Plane catches fire on landing at Miami Airport

Miami, Florida - A passenger jet from a new low-cost airline from the Dominican Republic crash-landed at Miami International Airport on Tuesday evening, and burst into flames.

Local fire crews got the fire and fuel spillage under control.
Local fire crews got the fire and fuel spillage under control.  © Twitter/MiamiDadeFire

Firefighters successfully doused the billowing flames that engulfed RED Air Flight 203 after it suffered a landing gear malfunction, skidded on the runway, and came to a stop on a grassy area.

Miraculously, the crash injured three people, but did not kill any of the 126 people on board.

Social media posts showed passengers scampering away from the plane, some holding their children, some rolling their carry-on luggage, others taking video with cellphones.

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"When our fire crews arrived they saw the wing of the aircraft was on fire. They quickly began working on putting out the fire utilizing specialized foam trucks," Miami-Dade Fire-Rescue spokeswoman Erika Benitez said. "All passengers were off the aircraft."

The three injured people were taken to local hospitals, Benitez said, as fire crews worked to "mitigate" a fuel spill on the runway.

Miami Airport plane crash was captured on social media

Mayor of Miami-Dade County Daniella Levine Cava (c.) arrived at the scene along with fire rescue crews.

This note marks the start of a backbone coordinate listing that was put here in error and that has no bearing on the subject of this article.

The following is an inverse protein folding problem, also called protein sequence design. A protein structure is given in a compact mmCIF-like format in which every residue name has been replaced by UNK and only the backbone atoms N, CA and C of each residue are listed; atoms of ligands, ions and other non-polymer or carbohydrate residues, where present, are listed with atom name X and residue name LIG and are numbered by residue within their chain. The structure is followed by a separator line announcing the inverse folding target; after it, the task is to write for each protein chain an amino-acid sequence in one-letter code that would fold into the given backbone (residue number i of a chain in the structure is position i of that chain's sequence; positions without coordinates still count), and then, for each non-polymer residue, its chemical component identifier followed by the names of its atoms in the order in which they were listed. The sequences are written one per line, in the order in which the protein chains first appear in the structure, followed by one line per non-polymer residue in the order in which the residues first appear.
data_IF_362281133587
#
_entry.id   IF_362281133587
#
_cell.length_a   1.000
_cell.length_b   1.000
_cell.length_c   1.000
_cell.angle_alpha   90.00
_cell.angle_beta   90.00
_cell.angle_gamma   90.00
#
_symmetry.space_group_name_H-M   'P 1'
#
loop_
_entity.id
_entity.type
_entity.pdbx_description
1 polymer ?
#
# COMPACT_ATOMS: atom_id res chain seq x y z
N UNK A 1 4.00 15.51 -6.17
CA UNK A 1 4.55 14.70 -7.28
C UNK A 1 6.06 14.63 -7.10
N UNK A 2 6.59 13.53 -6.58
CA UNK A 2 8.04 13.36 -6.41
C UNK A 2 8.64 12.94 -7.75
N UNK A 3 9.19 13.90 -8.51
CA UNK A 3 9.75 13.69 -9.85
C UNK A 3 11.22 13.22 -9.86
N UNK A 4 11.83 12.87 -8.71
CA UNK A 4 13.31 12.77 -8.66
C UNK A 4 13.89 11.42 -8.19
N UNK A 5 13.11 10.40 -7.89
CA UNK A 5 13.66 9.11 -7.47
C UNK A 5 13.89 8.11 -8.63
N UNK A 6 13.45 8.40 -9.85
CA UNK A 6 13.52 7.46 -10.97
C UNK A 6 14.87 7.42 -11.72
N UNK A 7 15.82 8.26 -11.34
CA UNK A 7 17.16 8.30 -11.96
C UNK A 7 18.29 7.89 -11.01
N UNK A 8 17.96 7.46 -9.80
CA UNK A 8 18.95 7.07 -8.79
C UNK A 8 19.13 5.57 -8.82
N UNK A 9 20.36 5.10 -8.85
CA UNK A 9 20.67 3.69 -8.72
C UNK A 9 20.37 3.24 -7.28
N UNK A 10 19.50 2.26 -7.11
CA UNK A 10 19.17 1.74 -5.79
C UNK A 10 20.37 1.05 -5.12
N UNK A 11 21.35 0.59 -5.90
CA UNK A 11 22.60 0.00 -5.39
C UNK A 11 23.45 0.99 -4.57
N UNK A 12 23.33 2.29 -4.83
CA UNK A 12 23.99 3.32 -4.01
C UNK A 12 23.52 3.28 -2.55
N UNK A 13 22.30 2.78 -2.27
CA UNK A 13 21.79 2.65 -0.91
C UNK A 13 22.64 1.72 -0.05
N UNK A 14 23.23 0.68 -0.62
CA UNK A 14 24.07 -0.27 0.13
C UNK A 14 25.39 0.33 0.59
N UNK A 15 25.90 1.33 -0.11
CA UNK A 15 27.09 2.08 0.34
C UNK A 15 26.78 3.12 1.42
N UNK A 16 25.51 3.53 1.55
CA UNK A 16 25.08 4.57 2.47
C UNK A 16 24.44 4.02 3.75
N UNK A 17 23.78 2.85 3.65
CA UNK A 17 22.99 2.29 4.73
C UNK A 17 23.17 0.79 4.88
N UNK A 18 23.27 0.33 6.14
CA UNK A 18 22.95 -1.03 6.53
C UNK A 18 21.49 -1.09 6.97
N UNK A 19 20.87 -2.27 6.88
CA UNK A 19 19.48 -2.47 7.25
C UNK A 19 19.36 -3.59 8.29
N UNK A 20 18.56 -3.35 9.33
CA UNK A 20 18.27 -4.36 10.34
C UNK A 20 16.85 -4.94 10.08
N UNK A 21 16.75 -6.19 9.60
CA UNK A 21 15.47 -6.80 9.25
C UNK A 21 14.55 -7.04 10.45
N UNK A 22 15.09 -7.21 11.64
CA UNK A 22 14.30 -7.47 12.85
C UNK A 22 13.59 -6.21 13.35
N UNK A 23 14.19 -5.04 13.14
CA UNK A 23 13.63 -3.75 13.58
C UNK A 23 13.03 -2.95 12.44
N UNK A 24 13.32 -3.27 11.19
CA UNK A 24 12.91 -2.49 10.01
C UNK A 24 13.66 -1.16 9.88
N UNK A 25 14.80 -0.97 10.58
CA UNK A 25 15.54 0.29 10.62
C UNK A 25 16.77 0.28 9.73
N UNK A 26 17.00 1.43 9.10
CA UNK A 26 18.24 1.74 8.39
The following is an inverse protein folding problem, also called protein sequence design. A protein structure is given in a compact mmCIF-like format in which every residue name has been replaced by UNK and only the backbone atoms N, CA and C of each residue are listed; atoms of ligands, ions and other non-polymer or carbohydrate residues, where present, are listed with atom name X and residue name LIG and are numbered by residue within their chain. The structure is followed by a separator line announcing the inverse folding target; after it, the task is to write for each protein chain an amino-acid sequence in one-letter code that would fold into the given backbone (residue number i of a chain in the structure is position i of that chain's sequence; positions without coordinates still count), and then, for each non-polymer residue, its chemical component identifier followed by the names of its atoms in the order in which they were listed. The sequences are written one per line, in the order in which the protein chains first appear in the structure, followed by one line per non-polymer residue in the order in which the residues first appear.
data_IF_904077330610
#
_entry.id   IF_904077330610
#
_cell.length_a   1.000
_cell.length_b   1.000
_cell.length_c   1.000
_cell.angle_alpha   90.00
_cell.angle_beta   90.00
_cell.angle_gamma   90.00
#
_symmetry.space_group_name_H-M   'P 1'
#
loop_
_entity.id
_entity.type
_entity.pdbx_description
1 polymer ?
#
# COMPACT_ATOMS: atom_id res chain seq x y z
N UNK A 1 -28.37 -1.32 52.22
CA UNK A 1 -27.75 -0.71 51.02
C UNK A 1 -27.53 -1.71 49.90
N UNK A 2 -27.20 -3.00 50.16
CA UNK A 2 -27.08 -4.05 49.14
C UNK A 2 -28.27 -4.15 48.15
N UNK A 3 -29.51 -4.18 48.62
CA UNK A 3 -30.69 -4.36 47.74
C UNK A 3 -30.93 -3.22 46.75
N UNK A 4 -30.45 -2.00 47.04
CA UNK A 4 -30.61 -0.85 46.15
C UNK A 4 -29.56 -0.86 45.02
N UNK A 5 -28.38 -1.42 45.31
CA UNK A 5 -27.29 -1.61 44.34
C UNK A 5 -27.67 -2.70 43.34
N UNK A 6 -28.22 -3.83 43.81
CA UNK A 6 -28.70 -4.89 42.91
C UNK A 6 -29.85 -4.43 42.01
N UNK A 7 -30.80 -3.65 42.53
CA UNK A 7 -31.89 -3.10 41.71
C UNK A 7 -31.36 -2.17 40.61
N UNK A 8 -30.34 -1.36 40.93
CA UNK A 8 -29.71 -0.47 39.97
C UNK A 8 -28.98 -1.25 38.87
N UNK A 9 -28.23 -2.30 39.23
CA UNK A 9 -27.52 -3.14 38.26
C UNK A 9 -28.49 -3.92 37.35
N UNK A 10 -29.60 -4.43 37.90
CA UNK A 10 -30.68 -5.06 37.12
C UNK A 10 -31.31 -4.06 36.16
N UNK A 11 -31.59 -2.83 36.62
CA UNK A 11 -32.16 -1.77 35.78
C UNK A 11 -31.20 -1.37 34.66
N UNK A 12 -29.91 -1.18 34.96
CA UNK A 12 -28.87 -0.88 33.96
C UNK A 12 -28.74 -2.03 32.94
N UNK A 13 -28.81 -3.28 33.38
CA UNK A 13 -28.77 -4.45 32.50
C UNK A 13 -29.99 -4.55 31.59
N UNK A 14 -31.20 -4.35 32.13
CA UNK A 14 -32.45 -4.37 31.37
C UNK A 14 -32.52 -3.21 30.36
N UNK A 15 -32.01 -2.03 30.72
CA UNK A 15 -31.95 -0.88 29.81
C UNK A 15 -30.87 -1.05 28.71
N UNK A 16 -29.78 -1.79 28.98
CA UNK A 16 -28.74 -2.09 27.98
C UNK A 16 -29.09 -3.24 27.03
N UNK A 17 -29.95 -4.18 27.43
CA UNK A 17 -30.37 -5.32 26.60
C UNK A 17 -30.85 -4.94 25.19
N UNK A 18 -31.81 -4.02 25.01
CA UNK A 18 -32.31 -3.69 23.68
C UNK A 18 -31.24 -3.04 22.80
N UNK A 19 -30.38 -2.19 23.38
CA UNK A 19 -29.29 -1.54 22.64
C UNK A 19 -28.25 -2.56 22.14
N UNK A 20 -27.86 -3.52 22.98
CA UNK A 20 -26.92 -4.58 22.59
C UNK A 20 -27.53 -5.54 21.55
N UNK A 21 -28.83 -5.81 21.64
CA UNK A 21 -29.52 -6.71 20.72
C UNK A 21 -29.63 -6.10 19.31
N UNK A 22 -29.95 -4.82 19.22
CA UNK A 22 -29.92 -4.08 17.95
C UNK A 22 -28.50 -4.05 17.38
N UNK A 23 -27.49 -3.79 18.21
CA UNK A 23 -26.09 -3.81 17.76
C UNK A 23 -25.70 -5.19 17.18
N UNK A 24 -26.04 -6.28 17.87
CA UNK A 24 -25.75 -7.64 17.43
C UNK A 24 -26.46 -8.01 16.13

Mayor of Miami-Dade County Daniella Levine Cava (c.) arrived at the scene along with fire rescue crews.  © Twitter/MayorDaniella

Passenger Mauricio Davis of Weston, Florida, said that when people saw the fire, they began screaming and panicking.

"People were very frightened," said Davis, who was returning from Venezuela and caught the connecting flight in Santo Domingo.

The plane "scraped" the south runway closest to Perimeter Road, nearest the Dolphin Expressway, and hit nothing else, according to airport spokesman Gregory Chin.

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The McDonnell Douglas MD-80 was arriving from the Dominican Republic, the home base for RED Air, a carrier founded last year — the nation's fourth — with hopes of expanding across Latin America.

What exactly caused the malfunction remained unclear.

It was also unclear if Red Air on Tuesday night had released any statements on the crash. Its Twitter page, which boasts just over 300 followers, had not sent a tweet since Sunday.

Cover photo: Twitter/MiamiDadeFire

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